Saudi horse trainer sees hope for women
Dana al-Gosaibi’s passion for horses has been hard to pursue in Saudi Arabia, where conservatives resist women’s involvement in sport.
But, the Islamic kingdom’s tentative advancement of women’s rights has given the Saudi horse trainer hope that one day she might be able to realise her dream of starting her own business.
“There is this weird belief that a woman shouldn’t ride a horse,” Gosaibi said, especially if she’s not yet married as “she might lose her virginity”.
“It’s amazing how a lot of people believe these things,” she said ahead of International Women’s Day tomorrow.
Herself unmarried, Gosaibi, 35, dreams of opening her own stables to focus on “a more gentle” way of training horses than the standard approach in the maledominated kingdom.
Saudi Arabia has some of the world’s tightest restrictions on women.
But, change was under way, said Gosaibi, who returned to Saudi Arabia four years ago after more than a decade living abroad.
“I came back and I saw all these women” working as cashiers, in sales and in offices, Gosaibi said.
Since last year, a government plan for social and economic reforms has given more impetus to this trend.
The government wants more women in the workforce as part of the Vision 2030 plan to diversify the country’s oil-based economy, and is trying to expand sports opportunities for everyone.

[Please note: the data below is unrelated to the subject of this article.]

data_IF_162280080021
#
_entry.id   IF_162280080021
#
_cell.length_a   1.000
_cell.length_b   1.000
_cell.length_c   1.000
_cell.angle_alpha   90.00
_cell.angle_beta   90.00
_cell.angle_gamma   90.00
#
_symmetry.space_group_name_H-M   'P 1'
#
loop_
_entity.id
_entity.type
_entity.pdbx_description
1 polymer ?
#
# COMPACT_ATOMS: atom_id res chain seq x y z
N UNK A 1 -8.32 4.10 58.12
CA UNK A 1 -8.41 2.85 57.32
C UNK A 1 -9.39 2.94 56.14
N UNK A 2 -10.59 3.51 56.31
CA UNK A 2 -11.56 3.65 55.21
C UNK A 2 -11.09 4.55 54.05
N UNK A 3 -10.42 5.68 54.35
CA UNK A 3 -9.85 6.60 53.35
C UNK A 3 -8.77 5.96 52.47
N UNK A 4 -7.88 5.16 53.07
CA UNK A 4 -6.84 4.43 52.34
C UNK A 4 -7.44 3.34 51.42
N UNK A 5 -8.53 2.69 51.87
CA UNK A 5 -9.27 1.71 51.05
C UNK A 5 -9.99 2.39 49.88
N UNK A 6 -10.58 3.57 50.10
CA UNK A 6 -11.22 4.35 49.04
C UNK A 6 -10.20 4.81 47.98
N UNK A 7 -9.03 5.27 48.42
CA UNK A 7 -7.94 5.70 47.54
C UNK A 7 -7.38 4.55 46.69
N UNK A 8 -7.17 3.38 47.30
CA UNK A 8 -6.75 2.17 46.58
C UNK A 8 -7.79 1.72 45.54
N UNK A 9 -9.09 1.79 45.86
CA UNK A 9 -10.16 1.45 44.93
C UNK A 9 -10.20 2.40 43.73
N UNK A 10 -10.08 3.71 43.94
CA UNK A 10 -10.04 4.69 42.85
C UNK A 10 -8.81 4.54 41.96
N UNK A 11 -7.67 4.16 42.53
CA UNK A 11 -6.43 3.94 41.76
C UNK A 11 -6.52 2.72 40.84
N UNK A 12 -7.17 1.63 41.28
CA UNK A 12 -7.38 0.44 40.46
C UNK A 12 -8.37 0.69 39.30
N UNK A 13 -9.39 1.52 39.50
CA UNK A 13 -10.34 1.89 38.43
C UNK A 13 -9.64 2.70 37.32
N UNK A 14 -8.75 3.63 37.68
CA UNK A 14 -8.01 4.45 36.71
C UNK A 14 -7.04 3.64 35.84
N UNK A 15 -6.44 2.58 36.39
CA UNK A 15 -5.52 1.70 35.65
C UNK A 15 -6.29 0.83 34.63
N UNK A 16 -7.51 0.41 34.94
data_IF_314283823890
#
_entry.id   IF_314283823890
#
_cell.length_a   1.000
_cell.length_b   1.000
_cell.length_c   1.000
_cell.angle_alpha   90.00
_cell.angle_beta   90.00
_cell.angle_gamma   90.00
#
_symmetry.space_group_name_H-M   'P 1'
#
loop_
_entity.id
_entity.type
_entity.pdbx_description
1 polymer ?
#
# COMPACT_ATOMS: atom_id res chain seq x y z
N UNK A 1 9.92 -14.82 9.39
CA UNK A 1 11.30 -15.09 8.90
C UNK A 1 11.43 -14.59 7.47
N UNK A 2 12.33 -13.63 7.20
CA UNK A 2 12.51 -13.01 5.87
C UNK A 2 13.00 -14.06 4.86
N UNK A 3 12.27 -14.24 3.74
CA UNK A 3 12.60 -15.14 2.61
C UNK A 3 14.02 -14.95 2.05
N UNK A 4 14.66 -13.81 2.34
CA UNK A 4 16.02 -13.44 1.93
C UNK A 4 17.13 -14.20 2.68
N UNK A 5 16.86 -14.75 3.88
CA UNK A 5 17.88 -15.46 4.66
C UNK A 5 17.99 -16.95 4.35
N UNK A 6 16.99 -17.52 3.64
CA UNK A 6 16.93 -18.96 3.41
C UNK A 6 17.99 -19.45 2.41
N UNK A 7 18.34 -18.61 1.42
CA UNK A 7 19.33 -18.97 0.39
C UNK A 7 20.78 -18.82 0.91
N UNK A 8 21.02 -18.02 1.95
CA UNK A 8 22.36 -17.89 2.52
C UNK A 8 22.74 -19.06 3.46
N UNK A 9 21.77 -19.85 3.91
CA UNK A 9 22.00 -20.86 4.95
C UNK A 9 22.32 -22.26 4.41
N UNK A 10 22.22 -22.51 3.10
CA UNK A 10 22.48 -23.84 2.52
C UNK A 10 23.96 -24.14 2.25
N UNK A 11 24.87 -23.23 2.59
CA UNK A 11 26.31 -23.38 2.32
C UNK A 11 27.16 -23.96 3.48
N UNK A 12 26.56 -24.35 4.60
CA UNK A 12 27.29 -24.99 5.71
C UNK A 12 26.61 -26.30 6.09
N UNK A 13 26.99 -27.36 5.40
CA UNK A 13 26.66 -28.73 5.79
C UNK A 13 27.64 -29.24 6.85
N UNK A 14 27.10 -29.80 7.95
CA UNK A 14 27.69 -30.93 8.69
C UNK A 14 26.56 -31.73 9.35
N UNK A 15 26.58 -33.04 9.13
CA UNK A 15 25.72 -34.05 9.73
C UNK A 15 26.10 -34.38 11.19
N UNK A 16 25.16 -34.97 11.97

Saudi Arabia last year appointed a princess to oversee women’s sports in the conservative kingdom.
Princess Reema bint Bandar alSaud last month said authorities would begin granting licences for women-only gyms.
“Even (in) sport, they’re really encouraging women, which is a very new thing,” Gosaibi said, taking heart that the change heralded a more favourable climate for starting her business.
But, the horse trainer, who learnt her skills in Britain and the United States, said she had faced resistance — “especially with my approach” to the animals.
Horses have been central to Saudi life for centuries, and the kingdom is famed for its strong desert-bred Arabians from which the racing thoroughbreds are descended.
The traditional way of training horses in Saudi Arabia required “a lot of force”, including spurs and whips, she said.
But, Gosaibi prefers to take her time, observing the animal and learning to understand the way it thinks until she “becomes part of the horse’s herd”.
“You need to establish a relationship and understanding because the horse needs to trust you,” she said.
If she were a man, her unorthodox approach would be taken more seriously, she feels.
Many Saudi women were now taking riding lessons, Gosaibi said, “but it’s so much more difficult for a woman”, with social norms seeking to keep them out of the public eye.
Tradition requires women to cover themselves when outside the home, and unrelated men and women are usually segregated in public places.
Women need permission from a male guardian to travel or study, and Saudi Arabia is the world’s only country that does not allow women to drive.
An entrenched system of male domination made change difficult, Gosaibi said, but progress was happening nonetheless.
“You can’t be stuck forever in these old ways of thinking. Women are becoming stronger and they have a voice.”
Dana al-Gosaibi with her horses during a training session in Jeddah.